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Prepare for the Looming Mandatory Risk-based Payment Model in Oncology

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Over the summer, as anticipated, the Trump Administration announced several upcoming risk-based payment models, including a mandatory model focused on radiation oncology. Slated for early next year, the proposed model is expected to impact 40 percent of traditional Medicare beneficiaries receiving radiation therapy services.

Providers chosen to participate in the mandatory program will be forced to implement both operational and clinical changes while simultaneously receiving reduced reimbursement from the government.

The Radiation Oncology Model is expected to begin in early 2020.

The proposed Radiation Oncology Model, which is expected to begin by spring 2020 and end in December 2024, will be based on 17 cancer types commonly treated with radiation therapy. The site neutral prospective payment model is based on a 90-day episode of care triggered by the initial radiation treatment planning visit.

The Model is solely inclusive of radiation therapy services as opposed to a total cost of care bundled payment model. Payment will be split into a professional component for physician groups and a technical component for hospital outpatient departments or freestanding radiation oncology centers. Delivered in two installments, providers will be paid half at the beginning and half at the end of the episode, subject to performance on patient experience and quality metrics.

Providers should engage in preparation efforts now to learn how to manage risk in advance of future mandatory arrangements.

It is critical for organizations to effectively evaluate and proactively plan for the impact of value-based models taking on more risk. With millions in savings generated through Medicare accountable care organizations (ACOs) and bundled payment programs, these payment models are proving to be successful. As such, the Administration’s desire for risk-based payment models continues to escalate.

As it’s currently designed, day one of the Radiation Oncology Model will place providers at financial risk. The Model is evidence of the movement to align multiple provider types within a single value-based payment model. All providers will be reimbursed based on hospital-outpatient department rates. Having a solid understanding of the associated financial risk along with required administrative and clinical tasks is a key driver for achieving success.

There are four critical strategies for managing risk to consider as these payment models continue to roll out.

  1. Conduct a financial and operational analysis to assess the impact of the new model. This can help your organization understand how to incorporate the new model into your overall population health and value-based payment strategy. Contrast historical performance with the proposed prospective model design to identify areas of opportunity. Evaluate the ability to leverage existing workflows or the need to implement change to drive cost efficiencies across population health activities.
  2. Ensure timely and accurate documentation and coding. Perform a clinical documentation and coding analysis to ensure providers are fully documenting patients and using codes that are required for the model. The model may use specific codes for patient risk adjustment or for documenting performance on quality metrics. Clinicians need to understand the impact of complete documentation and ensure they have the capabilities in place at the organizational level for accurate documentation. Electronic systems need to make the process straightforward and less burdensome for providers.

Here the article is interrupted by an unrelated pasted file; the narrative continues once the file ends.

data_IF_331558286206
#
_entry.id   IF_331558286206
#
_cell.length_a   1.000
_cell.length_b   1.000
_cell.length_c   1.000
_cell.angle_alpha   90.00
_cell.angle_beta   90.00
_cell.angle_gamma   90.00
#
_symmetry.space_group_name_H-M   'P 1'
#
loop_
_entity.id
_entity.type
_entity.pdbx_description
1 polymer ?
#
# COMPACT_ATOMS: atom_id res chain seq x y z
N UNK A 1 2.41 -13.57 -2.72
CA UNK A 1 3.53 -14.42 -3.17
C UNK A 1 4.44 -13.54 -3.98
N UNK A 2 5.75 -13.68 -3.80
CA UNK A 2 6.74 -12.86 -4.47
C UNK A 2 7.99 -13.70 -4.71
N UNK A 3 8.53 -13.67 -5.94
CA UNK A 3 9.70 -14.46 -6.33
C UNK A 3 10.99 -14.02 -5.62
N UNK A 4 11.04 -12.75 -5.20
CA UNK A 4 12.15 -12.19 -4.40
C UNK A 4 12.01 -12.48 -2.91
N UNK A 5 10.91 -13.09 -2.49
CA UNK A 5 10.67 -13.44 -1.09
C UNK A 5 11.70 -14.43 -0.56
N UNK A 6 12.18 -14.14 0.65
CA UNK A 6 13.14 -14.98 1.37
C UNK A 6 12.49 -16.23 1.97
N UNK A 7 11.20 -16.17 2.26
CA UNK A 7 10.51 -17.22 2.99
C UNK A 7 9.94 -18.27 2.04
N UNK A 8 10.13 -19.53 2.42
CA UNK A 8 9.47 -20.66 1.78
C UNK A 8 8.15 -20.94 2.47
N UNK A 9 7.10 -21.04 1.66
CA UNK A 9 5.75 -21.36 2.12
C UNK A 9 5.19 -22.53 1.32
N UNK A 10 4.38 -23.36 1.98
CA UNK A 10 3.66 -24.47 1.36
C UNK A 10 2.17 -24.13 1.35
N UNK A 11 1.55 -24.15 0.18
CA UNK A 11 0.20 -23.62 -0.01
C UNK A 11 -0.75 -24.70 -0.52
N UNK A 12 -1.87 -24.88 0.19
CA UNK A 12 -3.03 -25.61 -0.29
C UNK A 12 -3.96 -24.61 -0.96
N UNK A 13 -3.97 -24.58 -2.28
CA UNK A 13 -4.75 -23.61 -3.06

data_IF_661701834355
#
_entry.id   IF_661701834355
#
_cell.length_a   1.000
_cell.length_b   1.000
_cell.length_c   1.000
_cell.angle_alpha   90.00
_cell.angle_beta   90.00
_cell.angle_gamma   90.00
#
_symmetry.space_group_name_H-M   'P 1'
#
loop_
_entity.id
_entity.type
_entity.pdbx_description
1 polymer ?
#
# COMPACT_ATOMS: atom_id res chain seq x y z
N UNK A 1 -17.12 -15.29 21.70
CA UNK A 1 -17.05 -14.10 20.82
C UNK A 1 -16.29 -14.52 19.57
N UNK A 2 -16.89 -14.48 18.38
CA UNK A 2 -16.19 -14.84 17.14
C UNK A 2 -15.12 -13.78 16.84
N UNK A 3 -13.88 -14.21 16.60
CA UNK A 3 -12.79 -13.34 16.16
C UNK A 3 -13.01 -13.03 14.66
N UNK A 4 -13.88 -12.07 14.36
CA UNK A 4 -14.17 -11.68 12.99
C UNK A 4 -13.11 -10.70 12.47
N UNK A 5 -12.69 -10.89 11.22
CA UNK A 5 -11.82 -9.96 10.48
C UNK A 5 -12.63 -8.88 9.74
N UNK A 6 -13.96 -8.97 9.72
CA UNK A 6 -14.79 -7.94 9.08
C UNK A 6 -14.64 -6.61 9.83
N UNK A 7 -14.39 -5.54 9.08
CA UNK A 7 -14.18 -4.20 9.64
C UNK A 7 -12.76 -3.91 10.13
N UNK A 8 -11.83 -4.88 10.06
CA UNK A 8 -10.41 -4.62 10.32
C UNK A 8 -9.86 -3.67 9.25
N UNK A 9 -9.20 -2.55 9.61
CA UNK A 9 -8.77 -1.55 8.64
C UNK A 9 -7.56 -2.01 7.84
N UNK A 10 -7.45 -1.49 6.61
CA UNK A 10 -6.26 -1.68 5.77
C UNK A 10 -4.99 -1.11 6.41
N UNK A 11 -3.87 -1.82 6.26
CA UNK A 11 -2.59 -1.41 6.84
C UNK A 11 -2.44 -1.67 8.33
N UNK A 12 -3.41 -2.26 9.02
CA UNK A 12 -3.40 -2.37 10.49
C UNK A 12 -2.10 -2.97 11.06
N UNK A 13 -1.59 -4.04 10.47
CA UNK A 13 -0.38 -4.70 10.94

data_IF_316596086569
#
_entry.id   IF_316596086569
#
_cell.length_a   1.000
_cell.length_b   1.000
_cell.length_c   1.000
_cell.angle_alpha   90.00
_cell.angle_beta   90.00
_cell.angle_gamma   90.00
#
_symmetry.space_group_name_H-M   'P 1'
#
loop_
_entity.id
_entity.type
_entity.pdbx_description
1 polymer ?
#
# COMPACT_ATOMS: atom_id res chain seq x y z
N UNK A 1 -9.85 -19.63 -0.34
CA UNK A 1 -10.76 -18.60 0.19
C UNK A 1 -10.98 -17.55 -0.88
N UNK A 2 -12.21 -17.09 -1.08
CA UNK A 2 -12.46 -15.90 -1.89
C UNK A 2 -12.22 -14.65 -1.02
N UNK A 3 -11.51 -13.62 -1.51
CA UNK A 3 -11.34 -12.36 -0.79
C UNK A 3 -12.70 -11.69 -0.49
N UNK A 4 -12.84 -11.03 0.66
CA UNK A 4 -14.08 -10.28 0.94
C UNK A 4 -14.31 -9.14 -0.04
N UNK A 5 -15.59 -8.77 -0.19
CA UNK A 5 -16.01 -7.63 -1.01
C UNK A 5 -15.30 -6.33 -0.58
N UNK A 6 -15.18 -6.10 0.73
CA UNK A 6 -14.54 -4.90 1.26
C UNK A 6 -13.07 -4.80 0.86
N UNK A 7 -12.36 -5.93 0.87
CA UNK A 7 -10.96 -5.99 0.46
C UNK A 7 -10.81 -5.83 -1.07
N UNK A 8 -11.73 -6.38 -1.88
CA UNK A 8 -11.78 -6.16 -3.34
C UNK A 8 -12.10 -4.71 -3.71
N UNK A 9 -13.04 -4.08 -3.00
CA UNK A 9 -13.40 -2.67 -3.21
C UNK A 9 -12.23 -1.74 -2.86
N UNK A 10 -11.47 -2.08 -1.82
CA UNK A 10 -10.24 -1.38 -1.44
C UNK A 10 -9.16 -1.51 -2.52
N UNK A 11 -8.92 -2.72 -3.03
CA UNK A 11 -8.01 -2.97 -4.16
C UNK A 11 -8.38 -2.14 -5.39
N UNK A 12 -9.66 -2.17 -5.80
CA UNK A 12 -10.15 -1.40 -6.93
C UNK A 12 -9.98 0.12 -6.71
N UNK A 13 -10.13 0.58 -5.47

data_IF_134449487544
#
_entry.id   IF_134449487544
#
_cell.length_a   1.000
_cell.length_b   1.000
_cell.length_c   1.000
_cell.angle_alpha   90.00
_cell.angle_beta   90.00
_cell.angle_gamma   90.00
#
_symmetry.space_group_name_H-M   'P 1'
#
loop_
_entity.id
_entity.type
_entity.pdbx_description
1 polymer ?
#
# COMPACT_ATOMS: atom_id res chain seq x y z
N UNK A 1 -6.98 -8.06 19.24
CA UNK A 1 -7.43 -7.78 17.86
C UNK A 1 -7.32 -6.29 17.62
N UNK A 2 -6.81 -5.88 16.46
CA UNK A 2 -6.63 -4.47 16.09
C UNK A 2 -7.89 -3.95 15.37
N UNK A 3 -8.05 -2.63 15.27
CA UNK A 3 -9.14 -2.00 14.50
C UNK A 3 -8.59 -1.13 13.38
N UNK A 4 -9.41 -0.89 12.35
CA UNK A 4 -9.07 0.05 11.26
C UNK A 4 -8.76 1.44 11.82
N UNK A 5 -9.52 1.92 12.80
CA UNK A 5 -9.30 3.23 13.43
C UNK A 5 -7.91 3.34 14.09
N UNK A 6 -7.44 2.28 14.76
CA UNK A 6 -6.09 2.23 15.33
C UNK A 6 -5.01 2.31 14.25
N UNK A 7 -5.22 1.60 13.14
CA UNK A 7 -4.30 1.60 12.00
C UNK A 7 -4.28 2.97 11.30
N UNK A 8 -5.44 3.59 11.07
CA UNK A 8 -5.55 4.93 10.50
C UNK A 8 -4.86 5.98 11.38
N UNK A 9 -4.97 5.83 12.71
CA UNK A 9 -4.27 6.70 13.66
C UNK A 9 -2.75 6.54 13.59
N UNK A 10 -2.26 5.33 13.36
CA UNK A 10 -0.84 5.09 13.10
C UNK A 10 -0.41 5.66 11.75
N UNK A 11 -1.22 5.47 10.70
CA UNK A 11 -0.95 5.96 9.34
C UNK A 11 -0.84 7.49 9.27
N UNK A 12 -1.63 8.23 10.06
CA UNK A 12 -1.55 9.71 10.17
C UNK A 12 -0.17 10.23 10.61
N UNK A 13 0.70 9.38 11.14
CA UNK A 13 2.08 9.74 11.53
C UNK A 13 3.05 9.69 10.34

3. Employ effective care management and communication. A high-functioning care management program is contingent upon alignment across providers, access to data that appropriately risk-stratifies patients, a culture of openness and communication, and the proper infrastructure to support it. It is critical for the care team to have access to vital information in order to provide high-quality patient care. For example, applying a process to identify high-risk patients in order to manage their symptoms and complications is pivotal in reducing high-cost care. Additionally, creating and implementing a data-driven, clinically-managed process for treatment delivery options and plans will create an element of standardization and lessen the burden on the care team. Care management programs that identify patient risk-factors and predict future outcomes will be able to reduce unnecessary treatments, which may result in improved quality of life for the patient and potential cost savings for the providers.
  4. Engage and educate providers, staff and patients. Participation in a new payment model can require a major culture change that needs effective preparation, education and training. It is important to design and implement strategies and tools to support patients, providers, staff and corporate functions throughout the transition. Engage providers at the beginning stages of care redesign efforts to enable a smoother transition to improved patient care. Involve patients through a shared decision-making process to establish a personalized care plan. At first glance, managing care delivery across an entire episode may seem overwhelming. The key is to break it down and focus on incremental progress within a few key strategic areas, while remaining mindful of the potential impact on other population health initiatives.

Like other risk-based payment models have proven, when effectively implemented, they can be a powerful means to deliver highly-reliable care.


Learn more about building a successful risk-based payment strategy.

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